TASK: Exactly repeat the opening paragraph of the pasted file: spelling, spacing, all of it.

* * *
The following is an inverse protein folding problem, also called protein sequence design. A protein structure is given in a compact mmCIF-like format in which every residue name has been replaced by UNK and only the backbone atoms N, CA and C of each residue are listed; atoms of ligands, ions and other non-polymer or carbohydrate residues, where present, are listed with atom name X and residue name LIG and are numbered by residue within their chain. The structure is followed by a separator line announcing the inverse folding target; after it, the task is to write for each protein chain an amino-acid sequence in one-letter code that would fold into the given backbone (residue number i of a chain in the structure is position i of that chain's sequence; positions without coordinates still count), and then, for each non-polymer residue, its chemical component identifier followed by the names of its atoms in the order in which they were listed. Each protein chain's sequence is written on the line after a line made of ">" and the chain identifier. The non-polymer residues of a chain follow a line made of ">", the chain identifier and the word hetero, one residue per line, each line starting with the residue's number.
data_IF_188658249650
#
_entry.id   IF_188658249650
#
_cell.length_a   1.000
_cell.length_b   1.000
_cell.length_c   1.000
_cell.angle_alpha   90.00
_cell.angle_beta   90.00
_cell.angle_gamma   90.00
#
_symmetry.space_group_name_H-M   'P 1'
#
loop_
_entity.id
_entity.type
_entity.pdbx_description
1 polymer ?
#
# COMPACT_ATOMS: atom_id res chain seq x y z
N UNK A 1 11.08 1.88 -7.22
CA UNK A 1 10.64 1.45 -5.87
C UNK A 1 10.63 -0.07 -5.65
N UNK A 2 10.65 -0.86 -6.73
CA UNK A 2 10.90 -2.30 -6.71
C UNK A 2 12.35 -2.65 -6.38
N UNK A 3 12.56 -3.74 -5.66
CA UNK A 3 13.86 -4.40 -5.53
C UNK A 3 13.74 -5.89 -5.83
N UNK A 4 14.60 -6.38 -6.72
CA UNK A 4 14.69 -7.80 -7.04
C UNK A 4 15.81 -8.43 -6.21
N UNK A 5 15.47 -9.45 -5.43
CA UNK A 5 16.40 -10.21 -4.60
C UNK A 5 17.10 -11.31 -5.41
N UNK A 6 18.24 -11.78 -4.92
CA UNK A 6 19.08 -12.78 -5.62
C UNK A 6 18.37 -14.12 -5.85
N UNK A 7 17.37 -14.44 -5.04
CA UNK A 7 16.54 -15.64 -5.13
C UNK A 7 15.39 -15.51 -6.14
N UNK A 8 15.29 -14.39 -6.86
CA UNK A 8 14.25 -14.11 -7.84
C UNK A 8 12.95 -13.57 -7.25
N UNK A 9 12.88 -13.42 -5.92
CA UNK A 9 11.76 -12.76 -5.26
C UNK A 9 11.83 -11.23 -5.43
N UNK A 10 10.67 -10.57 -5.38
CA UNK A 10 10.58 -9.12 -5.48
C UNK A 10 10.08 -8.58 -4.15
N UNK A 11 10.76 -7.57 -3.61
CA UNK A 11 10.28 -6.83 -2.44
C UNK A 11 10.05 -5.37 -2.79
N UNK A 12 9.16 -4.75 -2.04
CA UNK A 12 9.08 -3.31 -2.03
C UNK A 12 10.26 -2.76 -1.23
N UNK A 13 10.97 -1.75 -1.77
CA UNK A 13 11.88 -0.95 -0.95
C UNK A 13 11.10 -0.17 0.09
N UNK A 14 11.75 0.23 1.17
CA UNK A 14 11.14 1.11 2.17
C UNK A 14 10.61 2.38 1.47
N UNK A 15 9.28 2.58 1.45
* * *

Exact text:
The following is an inverse protein folding problem, also called protein sequence design. A protein structure is given in a compact mmCIF-like format in which every residue name has been replaced by UNK and only the backbone atoms N, CA and C of each residue are listed; atoms of ligands, ions and other non-polymer or carbohydrate residues, where present, are listed with atom name X and residue name LIG and are numbered by residue within their chain. The structure is followed by a separator line announcing the inverse folding target; after it, the task is to write for each protein chain an amino-acid sequence in one-letter code that would fold into the given backbone (residue number i of a chain in the structure is position i of that chain's sequence; positions without coordinates still count), and then, for each non-polymer residue, its chemical component identifier followed by the names of its atoms in the order in which they were listed. Each protein chain's sequence is written on the line after a line made of ">" and the chain identifier. The non-polymer residues of a chain follow a line made of ">", the chain identifier and the word hetero, one residue per line, each line starting with the residue's number.